A common sight in every classroom is the class clown. And if our kid is that child, we shake our heads wondering if they would ever be taken seriously by anyone in their life. And yet, these are the kids who bring a smile on everyone’s face as they might grow up to be entertainers in the show business.

As parents and people residing in a community, we are often quick to pass judgment on other parents or members of our community. We all have, at different times, raised our eyebrows at a child throwing a tantrum and their tired parents. We also have, as parents, wondered how our parenting skills and our child’s behavior will be judged by others. The truth is that children should be raised in a worry-free environment. Every child comes into this world with their own skill-set …strengths as well as weaknesses. It is our job as a parent to make their strengths stronger and their weaknesses weaker.

And it is our job as productive members of the community, to help other parents by offering them a judgment-free community. Comment below and let us know what quality you feel your child possesses at present?

Raise Confident Kids with a Global Mindset with Strong Roots!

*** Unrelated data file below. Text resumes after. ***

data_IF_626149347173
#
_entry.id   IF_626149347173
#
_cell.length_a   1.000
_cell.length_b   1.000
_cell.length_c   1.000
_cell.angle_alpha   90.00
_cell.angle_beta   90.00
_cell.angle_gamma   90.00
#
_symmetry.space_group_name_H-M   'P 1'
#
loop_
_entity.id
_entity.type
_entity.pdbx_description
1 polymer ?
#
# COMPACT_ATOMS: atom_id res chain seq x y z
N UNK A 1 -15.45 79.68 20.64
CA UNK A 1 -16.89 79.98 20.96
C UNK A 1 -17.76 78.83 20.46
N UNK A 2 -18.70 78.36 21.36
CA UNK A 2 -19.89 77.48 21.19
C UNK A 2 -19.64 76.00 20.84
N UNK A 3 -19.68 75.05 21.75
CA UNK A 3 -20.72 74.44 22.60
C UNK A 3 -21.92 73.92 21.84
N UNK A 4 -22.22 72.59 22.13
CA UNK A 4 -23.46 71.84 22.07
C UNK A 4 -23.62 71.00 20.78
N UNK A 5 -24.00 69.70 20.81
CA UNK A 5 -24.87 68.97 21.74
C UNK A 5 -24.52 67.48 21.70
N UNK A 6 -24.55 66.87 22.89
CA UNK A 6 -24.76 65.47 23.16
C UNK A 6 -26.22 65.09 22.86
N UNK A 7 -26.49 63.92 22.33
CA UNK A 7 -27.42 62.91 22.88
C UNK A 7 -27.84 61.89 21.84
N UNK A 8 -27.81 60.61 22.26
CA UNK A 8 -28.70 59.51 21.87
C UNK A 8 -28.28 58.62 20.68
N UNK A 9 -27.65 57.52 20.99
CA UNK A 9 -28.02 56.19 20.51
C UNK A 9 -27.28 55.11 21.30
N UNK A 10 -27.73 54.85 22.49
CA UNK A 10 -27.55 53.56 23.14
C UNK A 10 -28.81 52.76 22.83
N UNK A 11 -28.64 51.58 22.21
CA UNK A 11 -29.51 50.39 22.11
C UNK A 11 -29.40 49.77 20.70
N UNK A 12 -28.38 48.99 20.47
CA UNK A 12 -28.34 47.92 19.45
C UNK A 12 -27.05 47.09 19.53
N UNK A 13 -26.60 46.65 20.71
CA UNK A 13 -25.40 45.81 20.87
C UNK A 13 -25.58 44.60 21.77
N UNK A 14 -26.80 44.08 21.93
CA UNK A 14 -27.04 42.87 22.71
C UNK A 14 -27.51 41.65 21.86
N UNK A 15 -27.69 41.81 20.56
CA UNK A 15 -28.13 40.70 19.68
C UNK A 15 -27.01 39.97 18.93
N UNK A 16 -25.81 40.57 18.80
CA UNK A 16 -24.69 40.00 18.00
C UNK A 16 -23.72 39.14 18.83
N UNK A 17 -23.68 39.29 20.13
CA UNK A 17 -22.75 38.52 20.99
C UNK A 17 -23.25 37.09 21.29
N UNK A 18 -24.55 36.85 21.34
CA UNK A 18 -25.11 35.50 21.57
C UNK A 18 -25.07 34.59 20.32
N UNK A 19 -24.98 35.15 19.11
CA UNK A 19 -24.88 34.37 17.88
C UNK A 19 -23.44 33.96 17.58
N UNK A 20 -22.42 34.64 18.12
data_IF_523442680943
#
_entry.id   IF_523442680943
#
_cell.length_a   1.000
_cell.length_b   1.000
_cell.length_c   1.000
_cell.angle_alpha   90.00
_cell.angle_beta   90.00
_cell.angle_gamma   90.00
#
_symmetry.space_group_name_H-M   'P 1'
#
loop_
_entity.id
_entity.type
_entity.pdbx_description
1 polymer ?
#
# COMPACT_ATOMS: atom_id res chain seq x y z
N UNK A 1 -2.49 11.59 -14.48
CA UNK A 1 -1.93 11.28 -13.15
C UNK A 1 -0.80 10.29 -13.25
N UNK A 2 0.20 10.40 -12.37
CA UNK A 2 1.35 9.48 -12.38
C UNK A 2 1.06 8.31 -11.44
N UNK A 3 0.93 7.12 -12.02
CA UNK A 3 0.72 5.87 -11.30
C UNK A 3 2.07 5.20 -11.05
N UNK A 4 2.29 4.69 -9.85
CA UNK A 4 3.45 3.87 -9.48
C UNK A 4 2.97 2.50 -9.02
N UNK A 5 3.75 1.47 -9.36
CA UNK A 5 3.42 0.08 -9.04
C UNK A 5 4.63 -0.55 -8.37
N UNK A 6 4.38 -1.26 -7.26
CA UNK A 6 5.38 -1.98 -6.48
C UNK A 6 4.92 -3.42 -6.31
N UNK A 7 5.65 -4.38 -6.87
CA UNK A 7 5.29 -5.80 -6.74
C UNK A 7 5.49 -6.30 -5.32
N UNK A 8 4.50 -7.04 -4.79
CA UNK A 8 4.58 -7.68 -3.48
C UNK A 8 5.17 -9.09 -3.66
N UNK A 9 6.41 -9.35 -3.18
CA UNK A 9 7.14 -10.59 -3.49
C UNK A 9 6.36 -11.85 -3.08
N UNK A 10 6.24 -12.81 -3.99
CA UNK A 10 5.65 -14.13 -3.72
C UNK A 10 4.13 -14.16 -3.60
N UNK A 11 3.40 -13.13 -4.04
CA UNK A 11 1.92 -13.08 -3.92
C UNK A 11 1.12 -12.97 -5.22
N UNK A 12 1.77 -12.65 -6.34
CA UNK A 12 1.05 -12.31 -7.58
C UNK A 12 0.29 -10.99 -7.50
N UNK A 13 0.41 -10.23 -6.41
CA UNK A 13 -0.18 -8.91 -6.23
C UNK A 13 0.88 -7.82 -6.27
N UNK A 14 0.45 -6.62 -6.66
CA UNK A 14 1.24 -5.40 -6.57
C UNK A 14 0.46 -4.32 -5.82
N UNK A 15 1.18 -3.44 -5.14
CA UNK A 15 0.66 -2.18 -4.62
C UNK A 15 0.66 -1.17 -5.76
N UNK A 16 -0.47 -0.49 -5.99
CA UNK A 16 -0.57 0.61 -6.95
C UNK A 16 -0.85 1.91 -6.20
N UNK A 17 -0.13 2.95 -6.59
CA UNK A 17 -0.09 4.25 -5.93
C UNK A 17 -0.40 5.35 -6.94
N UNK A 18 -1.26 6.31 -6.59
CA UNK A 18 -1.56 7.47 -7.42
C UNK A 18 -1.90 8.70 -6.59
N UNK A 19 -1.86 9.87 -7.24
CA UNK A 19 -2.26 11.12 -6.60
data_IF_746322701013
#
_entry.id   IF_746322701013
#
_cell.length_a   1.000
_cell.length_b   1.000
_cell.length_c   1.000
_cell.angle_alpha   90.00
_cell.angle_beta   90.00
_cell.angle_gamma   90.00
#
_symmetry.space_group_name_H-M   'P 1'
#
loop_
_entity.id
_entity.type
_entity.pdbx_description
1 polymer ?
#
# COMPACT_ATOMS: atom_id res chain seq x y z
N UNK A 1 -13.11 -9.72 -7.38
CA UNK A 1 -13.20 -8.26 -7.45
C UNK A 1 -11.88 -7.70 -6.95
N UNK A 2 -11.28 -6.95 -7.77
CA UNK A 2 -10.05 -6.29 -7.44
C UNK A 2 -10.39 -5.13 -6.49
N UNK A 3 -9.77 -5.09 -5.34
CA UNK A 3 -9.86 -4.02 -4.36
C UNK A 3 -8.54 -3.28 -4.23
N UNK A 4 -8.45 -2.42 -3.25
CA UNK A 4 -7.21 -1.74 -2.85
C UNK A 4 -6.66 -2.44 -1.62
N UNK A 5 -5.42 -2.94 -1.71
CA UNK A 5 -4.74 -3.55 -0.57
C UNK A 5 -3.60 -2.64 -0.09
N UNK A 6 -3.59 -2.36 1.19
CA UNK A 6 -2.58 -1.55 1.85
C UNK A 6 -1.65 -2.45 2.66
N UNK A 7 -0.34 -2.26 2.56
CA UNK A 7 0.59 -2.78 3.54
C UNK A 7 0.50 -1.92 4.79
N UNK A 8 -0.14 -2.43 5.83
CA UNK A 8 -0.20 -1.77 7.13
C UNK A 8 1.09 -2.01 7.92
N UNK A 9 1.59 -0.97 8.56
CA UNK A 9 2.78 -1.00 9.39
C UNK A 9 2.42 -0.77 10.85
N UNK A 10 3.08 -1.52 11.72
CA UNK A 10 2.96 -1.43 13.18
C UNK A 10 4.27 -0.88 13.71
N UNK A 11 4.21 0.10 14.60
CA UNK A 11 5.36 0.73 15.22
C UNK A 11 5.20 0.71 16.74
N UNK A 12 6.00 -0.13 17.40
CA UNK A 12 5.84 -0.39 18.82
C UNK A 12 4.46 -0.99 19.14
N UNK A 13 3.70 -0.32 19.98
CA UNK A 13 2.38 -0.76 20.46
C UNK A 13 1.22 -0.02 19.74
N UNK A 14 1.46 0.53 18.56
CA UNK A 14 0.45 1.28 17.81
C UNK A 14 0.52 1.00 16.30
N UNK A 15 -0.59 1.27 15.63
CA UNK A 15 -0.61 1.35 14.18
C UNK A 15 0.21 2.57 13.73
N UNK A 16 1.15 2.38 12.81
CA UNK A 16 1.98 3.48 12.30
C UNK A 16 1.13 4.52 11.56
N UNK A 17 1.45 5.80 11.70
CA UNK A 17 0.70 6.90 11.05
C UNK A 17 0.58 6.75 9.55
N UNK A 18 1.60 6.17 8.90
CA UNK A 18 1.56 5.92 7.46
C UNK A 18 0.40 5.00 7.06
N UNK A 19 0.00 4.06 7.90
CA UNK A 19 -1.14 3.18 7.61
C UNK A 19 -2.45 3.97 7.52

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11 Replies to “Raise Your Child to be a Community Builder

  1. I think I’m raising an entertainer, she is 4 years old and is navigating through how to adjust to her new routine. (I’m sharing more on that tomorrow on my blog – if you’d be open to reading it) but she absolutely loves to make people laugh, and is always singing or dancing. There is never a dull moment, when she’s around!

  2. I love this post. And especially its positive message that we all need to accept our children for who they are, rather than trying to “change” them into what we – or others – think they “should” be or do.

    1. I think my son is a born leader. He hasn’t quite gotten the concept that the rules are there to protect him. I love how headstrong he is but it’s deeply exhausting. It makes me feel a little better to think about it that way.